Peter was born in 1210 in Isernia in the Abruzzi, Italy, the eleventh of twelve children of peasant parents. At the age of 20, he became a hermit on Monte Morrone in the Abruzzi hills. He left his hermitage to study for the priesthood and was ordained in Rome and later became a Benedictine monk. In 1251 he was permitted to return to his hermit’s life in the mountains, but his holiness eventually attracted great crowds. Seeking further solitude, he retired with two companions to Monte Majella, but was persuaded to return to Monte Morrone where he organized the hermits into a community and eventually a monastery with a strict rule. In 1274, he received papal approval of his order, which he called the Celestines.
Peter would have been happy to spend the rest of his life with his religious community in the mountains, but an extraordinary occurrence took place in the history of the Church, and his relatively peaceful life was disrupted, never to be the same again. After the death of Pope Nicholas IV, more than two years passed with the papacy remaining vacant because of political rivalry in the college of cardinals. Peter, 84 years old at this time, reputedly sent the cardinals a message telling them that God was not pleased with the delay and that they must elect a successor quickly or the wrath of God would be upon them. To his horror, the cardinals immediately decided upon the elderly hermit himself.
Despite grave misgivings, Peter, deciding that it must be God’s will, accepted and was consecrated Bishop of Rome in August of 1294, taking the name of Celestine. The results were disastrous because Peter was completely unfit for the office of pope in every respect except for his holiness. He immediately fell prey to the schemes of King Charles II of Naples who took advantage of Peter’s simplicity, otherworldliness, and naiveté. He committed many serious blunders in his short time in office; we do not have detailed records of all of his mistakes because his official acts were annulled by his successor.
Heartbroken and overwhelmed by the burden of the office he had not sought and was incapable of filling, Peter abdicated his office in December 1294. He had been pope for less than five months.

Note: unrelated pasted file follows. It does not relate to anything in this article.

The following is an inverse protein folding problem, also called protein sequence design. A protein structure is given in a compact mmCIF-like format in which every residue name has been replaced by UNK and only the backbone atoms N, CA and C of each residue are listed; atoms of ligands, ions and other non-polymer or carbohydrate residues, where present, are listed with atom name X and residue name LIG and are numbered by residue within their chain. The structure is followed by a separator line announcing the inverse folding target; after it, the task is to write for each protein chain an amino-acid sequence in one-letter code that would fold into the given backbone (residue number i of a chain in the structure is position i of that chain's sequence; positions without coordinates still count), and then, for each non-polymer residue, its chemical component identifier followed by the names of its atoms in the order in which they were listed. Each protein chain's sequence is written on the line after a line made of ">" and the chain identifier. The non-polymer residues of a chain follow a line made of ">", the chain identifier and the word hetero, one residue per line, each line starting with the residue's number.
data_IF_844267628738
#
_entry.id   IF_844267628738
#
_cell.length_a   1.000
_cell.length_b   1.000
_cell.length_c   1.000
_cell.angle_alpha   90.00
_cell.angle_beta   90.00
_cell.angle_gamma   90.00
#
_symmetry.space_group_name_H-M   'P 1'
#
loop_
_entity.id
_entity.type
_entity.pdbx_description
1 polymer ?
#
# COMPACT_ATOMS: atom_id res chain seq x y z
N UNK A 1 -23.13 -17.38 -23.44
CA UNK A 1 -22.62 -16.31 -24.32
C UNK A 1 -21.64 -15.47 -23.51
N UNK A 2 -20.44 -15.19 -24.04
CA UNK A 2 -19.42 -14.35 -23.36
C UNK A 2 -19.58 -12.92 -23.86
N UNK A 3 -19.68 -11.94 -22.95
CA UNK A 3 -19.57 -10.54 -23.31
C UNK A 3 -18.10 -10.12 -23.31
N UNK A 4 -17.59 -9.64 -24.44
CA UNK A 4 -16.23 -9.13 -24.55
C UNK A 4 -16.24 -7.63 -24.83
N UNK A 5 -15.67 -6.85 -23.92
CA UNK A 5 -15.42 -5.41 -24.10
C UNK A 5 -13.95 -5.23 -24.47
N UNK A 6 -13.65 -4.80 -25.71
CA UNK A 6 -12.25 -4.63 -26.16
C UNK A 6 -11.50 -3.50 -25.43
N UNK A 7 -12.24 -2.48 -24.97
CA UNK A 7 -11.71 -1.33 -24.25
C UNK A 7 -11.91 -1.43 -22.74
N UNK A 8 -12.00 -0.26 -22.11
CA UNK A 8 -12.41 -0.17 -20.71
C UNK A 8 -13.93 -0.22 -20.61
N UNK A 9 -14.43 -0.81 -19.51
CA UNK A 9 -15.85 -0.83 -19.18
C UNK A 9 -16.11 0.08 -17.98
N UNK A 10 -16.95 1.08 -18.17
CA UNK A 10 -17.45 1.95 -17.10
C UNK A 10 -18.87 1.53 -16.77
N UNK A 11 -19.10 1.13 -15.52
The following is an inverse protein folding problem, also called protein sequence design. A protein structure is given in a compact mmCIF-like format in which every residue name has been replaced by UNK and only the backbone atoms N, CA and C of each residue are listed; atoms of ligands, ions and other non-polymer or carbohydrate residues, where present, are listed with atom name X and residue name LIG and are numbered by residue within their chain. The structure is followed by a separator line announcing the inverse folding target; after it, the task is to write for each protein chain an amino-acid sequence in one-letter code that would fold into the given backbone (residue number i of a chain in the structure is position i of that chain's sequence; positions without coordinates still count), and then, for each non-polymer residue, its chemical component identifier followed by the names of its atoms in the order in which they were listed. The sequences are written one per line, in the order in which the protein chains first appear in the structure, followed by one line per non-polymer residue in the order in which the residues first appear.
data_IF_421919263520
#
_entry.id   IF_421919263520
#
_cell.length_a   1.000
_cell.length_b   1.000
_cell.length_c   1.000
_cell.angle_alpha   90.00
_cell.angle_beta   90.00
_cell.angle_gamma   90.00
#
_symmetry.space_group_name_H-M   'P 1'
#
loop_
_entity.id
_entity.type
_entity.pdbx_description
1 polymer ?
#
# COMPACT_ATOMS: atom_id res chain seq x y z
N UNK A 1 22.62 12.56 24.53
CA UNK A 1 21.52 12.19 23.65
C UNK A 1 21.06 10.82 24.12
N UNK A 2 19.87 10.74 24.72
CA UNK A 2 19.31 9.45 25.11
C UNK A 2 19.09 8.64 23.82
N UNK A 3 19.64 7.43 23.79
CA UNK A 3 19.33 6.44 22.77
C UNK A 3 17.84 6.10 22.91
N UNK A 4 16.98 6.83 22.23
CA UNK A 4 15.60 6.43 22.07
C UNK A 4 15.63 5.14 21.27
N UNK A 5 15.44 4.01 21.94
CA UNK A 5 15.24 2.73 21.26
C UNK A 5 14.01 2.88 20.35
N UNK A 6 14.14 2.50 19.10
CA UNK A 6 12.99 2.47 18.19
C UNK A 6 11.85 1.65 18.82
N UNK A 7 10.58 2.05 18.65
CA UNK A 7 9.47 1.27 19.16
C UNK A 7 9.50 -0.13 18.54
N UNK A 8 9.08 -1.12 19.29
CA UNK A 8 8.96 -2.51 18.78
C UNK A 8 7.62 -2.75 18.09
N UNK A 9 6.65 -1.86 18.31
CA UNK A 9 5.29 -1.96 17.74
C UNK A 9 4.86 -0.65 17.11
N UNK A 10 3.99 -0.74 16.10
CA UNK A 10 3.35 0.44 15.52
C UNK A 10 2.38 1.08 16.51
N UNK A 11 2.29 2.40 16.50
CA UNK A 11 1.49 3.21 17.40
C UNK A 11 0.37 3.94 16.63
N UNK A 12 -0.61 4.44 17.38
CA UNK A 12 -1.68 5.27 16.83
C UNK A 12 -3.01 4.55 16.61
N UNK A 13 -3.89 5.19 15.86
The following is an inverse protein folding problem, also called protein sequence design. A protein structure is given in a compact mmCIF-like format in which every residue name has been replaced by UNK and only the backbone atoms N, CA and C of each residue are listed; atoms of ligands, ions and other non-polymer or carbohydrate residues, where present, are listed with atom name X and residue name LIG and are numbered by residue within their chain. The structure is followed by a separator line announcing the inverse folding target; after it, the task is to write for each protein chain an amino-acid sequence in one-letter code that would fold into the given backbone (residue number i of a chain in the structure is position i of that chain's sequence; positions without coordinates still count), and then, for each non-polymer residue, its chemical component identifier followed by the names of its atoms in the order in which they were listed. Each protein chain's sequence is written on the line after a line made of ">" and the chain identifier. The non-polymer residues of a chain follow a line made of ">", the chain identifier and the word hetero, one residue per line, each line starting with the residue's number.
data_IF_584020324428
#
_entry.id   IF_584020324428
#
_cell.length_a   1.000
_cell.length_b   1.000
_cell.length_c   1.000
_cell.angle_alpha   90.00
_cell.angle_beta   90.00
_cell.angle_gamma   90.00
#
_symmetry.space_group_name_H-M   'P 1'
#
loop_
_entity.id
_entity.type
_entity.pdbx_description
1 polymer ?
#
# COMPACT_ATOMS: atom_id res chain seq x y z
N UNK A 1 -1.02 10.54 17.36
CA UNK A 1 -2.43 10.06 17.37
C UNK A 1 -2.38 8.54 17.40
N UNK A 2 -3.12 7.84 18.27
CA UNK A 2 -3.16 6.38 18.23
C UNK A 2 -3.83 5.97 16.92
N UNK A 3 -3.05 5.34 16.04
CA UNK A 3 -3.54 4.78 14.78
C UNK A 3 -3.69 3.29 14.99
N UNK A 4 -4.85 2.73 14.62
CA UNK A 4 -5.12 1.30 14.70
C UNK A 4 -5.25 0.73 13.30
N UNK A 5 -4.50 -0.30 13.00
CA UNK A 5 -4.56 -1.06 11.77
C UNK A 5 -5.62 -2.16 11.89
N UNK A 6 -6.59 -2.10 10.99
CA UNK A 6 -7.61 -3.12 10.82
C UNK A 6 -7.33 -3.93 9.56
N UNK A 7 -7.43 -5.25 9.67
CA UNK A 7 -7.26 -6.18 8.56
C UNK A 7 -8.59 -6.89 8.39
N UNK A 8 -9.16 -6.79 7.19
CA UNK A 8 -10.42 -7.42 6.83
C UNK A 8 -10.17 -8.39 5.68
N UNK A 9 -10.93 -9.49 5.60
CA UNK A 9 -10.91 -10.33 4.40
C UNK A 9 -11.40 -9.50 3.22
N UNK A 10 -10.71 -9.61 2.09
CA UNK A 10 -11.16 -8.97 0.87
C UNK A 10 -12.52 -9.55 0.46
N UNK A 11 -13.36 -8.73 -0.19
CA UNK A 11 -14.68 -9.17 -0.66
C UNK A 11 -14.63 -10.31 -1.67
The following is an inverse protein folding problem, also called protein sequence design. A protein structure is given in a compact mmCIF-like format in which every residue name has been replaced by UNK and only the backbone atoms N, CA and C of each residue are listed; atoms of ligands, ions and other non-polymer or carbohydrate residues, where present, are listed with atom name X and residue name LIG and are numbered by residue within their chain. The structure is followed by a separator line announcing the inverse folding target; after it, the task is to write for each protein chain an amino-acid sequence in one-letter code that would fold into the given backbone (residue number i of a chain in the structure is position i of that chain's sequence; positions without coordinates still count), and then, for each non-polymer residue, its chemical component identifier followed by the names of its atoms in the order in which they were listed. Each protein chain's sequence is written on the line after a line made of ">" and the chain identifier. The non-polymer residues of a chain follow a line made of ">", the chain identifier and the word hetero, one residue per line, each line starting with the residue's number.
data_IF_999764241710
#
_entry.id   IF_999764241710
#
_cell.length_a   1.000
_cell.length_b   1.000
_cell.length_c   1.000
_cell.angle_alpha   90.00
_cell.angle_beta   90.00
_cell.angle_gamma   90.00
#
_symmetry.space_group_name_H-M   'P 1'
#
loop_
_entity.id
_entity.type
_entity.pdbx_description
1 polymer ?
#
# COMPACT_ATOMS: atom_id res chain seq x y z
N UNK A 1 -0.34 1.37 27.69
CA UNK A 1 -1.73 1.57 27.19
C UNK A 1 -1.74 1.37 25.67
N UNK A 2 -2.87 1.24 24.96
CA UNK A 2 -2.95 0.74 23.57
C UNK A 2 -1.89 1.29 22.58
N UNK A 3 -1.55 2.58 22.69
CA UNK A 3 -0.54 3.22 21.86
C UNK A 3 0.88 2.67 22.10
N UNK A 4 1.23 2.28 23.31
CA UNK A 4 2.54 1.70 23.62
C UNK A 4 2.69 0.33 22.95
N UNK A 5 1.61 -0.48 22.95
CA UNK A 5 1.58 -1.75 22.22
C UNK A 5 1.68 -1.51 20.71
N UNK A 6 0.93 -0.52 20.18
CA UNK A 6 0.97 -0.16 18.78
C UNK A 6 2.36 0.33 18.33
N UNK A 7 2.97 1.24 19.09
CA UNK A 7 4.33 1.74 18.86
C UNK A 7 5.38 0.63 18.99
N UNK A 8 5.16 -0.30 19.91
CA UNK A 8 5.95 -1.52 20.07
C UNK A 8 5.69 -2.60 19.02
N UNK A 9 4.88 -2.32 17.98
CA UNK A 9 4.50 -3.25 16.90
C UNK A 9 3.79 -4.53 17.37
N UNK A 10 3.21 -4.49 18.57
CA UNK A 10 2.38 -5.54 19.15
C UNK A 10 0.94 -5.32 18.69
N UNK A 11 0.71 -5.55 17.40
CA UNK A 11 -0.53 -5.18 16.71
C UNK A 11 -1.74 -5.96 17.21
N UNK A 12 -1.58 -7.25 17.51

Boniface VIII was immediately elected as pope. Because he feared that the popularity of his predecessor might lead some plotters to attempt to put Peter back on the papal throne and cause a further split in the Church, he ordered Peter to be confined to the castle of Fumone. St. Peter is said to have declared, “I wanted nothing in the world but a cell, and a cell they have given me.”
After nine months of fasting and prayer, closely watched by guards but attended by two of his own religious, he died at the age of 86.
1. Some consider Peter Celestine the most pathetic figure in the history of the papacy, but we should look at his failure as pope as yet another proof of Jesus’ promise to Peter concerning the Church: “The gates of hell will never prevail against it.” No matter how imperfect or incompetent a pope may be, Christ will always protect His bride, the Church.
2. Peter may have failed as a pope, but he certainly cannot be faulted for his love of God and the Church. When the cardinals elected him pope, he was known to have wept at the news, but after prayer felt that this was indeed a call from God to leave behind the monastic community he had spent his life building and nurturing. How many of us would be willing to give up our seemingly established lives to take on a what appears to be an impossible burden? Let us pray to St. Peter Celestine for the grace to do as our Blessed Mother Mary instructs: “Do whatever He tells you.”
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